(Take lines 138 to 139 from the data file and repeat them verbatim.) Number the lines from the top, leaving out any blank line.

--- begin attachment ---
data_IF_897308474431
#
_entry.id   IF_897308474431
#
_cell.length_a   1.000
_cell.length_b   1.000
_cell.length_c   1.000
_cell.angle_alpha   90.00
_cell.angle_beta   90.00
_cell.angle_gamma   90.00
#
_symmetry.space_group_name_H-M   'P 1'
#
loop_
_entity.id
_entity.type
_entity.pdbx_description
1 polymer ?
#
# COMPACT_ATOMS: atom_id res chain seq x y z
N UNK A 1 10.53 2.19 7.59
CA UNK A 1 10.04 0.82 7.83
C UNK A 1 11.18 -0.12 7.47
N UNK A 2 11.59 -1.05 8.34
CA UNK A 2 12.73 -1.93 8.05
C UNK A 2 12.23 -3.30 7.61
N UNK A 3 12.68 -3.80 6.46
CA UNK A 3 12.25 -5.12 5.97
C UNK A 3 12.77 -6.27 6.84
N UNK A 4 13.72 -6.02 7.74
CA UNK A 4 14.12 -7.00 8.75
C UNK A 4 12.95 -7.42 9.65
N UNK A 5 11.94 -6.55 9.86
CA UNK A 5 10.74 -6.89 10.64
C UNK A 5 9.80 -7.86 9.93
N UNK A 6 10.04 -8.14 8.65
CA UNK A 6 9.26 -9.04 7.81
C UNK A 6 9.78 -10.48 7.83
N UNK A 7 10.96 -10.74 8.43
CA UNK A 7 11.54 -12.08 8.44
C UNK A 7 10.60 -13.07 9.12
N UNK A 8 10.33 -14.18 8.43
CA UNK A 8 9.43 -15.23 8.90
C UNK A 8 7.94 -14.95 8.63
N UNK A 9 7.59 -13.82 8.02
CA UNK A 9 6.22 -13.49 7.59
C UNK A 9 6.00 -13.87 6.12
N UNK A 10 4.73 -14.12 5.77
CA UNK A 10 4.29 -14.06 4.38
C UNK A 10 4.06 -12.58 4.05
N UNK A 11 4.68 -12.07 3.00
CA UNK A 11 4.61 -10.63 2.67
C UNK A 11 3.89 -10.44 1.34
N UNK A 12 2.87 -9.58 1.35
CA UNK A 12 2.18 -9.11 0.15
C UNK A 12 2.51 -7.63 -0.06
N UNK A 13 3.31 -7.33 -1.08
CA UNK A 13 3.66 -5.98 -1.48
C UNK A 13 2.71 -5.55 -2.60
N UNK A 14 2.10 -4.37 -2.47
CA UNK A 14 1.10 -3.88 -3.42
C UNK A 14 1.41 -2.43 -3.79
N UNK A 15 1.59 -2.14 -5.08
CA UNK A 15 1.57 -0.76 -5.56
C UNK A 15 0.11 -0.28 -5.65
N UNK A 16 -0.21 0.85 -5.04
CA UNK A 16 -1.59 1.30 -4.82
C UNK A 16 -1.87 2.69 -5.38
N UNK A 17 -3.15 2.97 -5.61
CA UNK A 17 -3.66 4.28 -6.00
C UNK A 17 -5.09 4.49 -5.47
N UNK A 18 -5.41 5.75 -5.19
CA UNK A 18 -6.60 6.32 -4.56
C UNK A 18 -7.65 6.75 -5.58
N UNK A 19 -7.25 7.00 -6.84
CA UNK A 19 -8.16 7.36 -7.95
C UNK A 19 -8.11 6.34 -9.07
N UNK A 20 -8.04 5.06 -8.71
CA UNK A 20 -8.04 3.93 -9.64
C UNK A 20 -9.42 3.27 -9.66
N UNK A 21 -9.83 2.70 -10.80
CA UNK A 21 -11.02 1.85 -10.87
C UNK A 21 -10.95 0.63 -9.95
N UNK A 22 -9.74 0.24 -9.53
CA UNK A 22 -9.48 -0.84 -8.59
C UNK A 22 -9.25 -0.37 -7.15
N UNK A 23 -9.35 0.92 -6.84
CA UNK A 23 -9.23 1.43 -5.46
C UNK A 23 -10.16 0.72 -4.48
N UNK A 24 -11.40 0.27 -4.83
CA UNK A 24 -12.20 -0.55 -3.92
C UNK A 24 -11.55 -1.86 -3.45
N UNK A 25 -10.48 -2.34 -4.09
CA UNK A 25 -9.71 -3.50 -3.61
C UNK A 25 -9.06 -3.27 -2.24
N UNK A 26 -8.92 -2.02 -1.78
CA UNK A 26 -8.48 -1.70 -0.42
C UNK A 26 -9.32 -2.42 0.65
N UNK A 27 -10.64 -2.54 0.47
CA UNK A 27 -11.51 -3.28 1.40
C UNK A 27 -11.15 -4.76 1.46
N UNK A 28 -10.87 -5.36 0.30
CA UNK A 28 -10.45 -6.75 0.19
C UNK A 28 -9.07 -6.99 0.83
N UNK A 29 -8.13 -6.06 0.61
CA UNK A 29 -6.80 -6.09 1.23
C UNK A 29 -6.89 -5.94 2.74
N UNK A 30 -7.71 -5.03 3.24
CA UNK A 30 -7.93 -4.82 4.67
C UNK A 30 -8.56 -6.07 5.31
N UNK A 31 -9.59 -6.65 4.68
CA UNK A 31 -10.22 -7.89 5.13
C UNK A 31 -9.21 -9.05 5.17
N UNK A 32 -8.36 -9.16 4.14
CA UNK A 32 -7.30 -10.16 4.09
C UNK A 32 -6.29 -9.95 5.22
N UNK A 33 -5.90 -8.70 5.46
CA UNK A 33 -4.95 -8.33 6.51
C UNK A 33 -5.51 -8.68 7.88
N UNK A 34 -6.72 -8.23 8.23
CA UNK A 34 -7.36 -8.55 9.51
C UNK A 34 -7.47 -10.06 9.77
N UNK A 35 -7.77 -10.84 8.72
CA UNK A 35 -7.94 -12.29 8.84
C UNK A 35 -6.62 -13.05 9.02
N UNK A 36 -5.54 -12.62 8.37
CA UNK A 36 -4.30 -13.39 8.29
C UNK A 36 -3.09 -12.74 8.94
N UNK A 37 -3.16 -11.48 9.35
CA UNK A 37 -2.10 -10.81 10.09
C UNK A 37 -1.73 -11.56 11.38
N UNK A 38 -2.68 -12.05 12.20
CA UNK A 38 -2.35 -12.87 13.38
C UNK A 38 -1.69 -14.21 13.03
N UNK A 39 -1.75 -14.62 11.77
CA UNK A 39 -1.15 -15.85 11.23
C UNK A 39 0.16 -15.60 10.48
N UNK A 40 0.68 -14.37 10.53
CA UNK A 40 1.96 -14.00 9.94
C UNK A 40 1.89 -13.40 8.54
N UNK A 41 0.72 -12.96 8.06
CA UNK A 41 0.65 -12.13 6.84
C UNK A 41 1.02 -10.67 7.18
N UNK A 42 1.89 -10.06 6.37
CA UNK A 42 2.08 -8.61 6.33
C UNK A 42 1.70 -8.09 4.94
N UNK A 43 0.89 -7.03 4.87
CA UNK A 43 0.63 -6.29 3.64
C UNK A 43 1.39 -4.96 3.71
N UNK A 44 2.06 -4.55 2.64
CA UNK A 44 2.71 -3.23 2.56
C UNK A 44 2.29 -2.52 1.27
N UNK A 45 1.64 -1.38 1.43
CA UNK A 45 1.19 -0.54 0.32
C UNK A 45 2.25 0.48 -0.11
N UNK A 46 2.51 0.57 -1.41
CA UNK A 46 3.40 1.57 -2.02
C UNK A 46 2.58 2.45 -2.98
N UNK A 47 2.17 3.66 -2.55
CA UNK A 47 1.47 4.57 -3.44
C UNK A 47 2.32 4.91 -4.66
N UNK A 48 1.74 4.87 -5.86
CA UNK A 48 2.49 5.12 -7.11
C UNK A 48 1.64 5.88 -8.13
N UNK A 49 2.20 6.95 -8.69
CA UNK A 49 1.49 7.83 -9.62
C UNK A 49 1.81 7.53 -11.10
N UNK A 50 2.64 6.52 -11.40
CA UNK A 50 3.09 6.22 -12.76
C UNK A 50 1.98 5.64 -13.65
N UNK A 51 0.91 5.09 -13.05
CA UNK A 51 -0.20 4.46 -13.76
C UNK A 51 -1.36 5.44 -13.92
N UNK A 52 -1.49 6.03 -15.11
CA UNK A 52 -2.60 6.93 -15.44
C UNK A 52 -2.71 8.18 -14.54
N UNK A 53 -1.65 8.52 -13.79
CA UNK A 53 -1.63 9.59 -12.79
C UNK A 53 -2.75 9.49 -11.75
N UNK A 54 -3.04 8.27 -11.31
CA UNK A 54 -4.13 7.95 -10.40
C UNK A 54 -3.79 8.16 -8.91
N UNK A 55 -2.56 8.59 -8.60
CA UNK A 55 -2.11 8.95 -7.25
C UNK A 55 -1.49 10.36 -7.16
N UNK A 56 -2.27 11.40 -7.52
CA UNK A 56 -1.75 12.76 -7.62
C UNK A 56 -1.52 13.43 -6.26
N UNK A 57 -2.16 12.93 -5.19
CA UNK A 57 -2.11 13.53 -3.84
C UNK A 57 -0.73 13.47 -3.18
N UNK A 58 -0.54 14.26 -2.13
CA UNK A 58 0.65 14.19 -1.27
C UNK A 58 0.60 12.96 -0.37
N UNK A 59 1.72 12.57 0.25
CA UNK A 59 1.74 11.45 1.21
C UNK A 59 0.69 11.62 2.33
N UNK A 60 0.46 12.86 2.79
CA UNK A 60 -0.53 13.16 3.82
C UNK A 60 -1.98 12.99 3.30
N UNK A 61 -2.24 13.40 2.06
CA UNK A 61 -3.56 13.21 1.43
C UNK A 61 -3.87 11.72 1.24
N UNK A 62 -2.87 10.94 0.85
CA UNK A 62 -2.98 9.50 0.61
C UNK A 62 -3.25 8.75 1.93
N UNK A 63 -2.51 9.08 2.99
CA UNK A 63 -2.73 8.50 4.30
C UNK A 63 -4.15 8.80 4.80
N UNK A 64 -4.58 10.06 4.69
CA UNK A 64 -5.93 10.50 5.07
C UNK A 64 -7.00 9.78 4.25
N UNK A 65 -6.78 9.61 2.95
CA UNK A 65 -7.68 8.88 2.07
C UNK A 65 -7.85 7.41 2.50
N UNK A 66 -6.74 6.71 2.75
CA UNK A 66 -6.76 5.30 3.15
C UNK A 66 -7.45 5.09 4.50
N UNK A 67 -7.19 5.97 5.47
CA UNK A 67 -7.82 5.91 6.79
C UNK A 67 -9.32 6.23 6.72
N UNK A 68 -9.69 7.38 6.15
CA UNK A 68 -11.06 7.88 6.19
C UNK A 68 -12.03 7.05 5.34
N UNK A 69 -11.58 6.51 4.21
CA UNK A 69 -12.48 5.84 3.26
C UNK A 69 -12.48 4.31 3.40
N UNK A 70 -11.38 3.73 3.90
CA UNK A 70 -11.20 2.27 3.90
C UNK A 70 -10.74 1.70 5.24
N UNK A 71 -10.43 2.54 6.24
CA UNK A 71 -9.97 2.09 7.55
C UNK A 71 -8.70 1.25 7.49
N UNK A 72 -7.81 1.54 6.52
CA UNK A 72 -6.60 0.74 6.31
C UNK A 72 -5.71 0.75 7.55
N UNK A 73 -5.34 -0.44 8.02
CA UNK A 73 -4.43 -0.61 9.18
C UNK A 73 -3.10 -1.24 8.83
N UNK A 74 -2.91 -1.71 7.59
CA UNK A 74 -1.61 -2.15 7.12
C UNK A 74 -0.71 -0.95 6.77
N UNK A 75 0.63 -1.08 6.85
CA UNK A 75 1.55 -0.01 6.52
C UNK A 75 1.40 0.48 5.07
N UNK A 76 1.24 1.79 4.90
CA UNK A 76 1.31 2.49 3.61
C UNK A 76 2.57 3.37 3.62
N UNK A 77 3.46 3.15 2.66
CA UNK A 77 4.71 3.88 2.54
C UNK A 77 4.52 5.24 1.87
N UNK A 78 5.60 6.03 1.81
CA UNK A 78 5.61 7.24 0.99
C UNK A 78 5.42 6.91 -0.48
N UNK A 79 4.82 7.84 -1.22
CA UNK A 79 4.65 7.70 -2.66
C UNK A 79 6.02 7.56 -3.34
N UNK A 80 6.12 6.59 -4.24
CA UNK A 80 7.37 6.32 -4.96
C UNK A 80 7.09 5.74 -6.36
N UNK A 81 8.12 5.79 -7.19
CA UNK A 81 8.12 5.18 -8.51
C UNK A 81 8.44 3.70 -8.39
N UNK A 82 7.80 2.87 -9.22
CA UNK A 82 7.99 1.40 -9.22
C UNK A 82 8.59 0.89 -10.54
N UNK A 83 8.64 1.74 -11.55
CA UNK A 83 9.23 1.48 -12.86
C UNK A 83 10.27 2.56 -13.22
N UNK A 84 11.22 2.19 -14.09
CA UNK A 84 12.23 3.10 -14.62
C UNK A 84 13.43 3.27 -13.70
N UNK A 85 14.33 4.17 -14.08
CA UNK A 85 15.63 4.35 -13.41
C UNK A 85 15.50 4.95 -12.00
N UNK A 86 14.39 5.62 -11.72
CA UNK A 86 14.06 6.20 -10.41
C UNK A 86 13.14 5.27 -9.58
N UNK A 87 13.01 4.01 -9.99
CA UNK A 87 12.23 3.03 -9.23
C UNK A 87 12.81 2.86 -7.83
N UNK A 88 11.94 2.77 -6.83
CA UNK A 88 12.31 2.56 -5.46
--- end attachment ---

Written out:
N UNK A 40 0.68 -14.37 10.53
CA UNK A 40 1.96 -14.00 9.94